CAU­TIOUS NOTE

Bi­den warns against Py­ongyang’s nu­clear arms pro­gram

China Daily (Hong Kong) - - FRONT PAGE - By AGEN­CIES in Seoul

US Vice-Pres­i­dent Joe Bi­den said on Fri­day that the Demo­cratic Peo­ple’s Repub­lic of Korea will never achieve se­cu­rity as long as it con­tin­ues to pur­sue nu­clear arms but added that Wash­ing­ton re­mains open to di­a­logue if Py­ongyang can show its will­ing­ness to honor its com­mit­ments.

As Bi­den ar­rived in Seoul on Thurs­day night, ten­sions were un­der­lined by the pub­li­ca­tion of new satel­lite im­ages that ap­peared to show in­creased ac­tiv­ity at the DPRK’s main nu­clear site, in line with Py­ongyang’s vows to ex­pand its weapons pro­gram.

Bi­den, in a speech at the elite Yon­sei Univer­sity about Wash­ing­ton’s Asia pol­icy, said that the United States and the world had to make it “ab­so­lutely clear” that it would not tol­er­ate nu­clear arms in the DPRK.

The US vice-pres­i­dent is on the last leg of his East Asia trip, which also took him to Tokyo and Bei­jing.

He added that the DPRK “can never achieve se­cu­rity and pros­per­ity so long as it pur­sues nu­clear weapons” and that the US is pre­pared to re­turn to the Six-Party Talks when the DPRK “demon­strates its full com­mit­ment to a com­plete, ver­i­fi­able and ir­re­versible de­nu­cle­ariza­tion”.

China has been push­ing hard for the US and the Repub­lic of Korea to re­sume the Six­Party Talks to de­nu­cle­arize the DPRK, but they in­sist Py­ongyang must first demon­strate a tan­gi­ble com­mit­ment.

The DPRK has forged ahead with its nu­clear de­vel­op­ment af­ter re­treat­ing from the Six­Party Talks in 2008, over­turn­ing its com­mit­ments made un­der a 2005 dis­ar­ma­ment deal aimed at re­ward­ing it with eco­nomic in­cen­tives.

Py­ongyang has come un­der tougher UN sanc­tions af­ter its third nu­clear test in Fe­bru­ary, which is re­ported to have boosted its ef­fort to build a nu­clear arse­nal. The test de­fied in­ter­na­tional warn­ings.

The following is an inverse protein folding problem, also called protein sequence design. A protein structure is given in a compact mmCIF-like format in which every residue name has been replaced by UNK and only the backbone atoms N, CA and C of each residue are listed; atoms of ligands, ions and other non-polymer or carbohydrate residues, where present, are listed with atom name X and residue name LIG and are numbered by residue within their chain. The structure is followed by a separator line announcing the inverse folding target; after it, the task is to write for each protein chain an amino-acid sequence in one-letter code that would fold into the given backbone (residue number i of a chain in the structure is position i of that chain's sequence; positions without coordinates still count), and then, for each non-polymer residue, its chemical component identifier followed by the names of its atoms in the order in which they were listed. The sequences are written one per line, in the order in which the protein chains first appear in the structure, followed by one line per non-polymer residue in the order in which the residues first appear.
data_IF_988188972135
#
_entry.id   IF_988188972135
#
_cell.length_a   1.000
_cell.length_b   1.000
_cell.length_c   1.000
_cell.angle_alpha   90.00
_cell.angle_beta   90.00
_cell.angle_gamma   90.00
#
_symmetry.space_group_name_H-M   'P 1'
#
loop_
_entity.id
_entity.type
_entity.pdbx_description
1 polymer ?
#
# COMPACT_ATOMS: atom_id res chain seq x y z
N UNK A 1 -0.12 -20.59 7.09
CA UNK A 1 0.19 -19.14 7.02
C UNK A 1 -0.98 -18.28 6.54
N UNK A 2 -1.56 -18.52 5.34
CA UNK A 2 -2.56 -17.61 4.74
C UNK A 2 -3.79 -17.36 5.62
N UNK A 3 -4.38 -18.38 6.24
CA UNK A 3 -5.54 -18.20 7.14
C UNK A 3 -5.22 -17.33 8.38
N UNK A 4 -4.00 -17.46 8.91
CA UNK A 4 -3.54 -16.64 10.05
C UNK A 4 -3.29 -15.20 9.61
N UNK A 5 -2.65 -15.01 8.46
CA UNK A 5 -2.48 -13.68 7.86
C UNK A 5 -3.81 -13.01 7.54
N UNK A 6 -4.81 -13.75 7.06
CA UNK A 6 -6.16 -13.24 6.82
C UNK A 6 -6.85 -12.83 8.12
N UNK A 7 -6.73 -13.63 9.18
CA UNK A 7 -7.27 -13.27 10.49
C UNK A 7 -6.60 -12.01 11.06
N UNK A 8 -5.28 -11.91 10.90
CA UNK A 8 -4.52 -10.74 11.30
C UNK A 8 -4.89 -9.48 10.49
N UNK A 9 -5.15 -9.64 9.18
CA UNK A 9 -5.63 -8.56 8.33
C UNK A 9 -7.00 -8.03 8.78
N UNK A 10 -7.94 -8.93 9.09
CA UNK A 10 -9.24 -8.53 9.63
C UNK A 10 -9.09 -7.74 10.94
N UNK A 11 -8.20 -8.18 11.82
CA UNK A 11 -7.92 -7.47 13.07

In Bi­den’s meet­ing with ROK Pres­i­dent Park Geun-hye on Fri­day, the two lead­ers agreed to make joint ef­forts to de­nu­cle­arize the DPRK.

ROK For­eign Min­is­ter Yun Byung- se told re­porters at a press brief­ing that Park and Bi­den agreed to make fur­ther ef­forts to achieve a “sub­stan­tive progress” in that re­gard.

Bi­den will lay a wreath at a cer­e­mony hon­or­ing fallen US troops and will visit the Demil­i­ta­rized Zone be­tween the DPRK and ROK on Satur­day be­fore re­turn­ing to the US.

The US is cur­rently try­ing to se­cure the re­lease of two of its cit­i­zens be­ing held in the DPRK, in­clud­ing an 85-yearold Korean War vet­eran.

Bi­den on Fri­day also in­di­cated con­tin­ued US com­mit­ment to its Asian al­lies, telling Park that US for­eign pol­icy should be above sus­pi­cion.

“I want to make one thing ab­so­lutely clear: Pres­i­dent Obama’s de­ci­sion to re­bal­ance the Pa­cific basin is not in ques­tion,” Bi­den said as the two lead­ers sat down for talks.

US Pres­i­dent Barack Obama called off a trip to the re­gion in Oc­to­ber to ne­go­ti­ate with Repub­li­cans over a bud­get im­passe that had trig­gered au­to­matic cuts to US mil­i­tary spend­ing, rais­ing spec­u­la­tions in Asia that the promised re­bal­ance could be de­railed.

Park said she hoped that the six-decade-long ROK-US al­liance will deepen and de­velop fur­ther based on trust.

In his speech at the univer­sity, Bi­den said changes in Asia are re­mak­ing the world.

Tout­ing Asia’s po­ten­tial for growth, he said growth and peace are re­lated. But he added that with growth comes new ten­sions and threats. He called for a sin­gle set of rules for open eco­nomic ex­change and bet­ter diplo­matic and se­cu­rity re­la­tions so that all peo­ple can ben­e­fit.

AHN YOUNG-JOON / REUTERS

Park Geun-hye, pres­i­dent of the Repub­lic of Korea, talks with US Vice-Pres­i­dent Joe Bi­den as he signs the guest book upon his ar­rival for their meet­ing at the pres­i­den­tial Blue House in Seoul on Fri­day.

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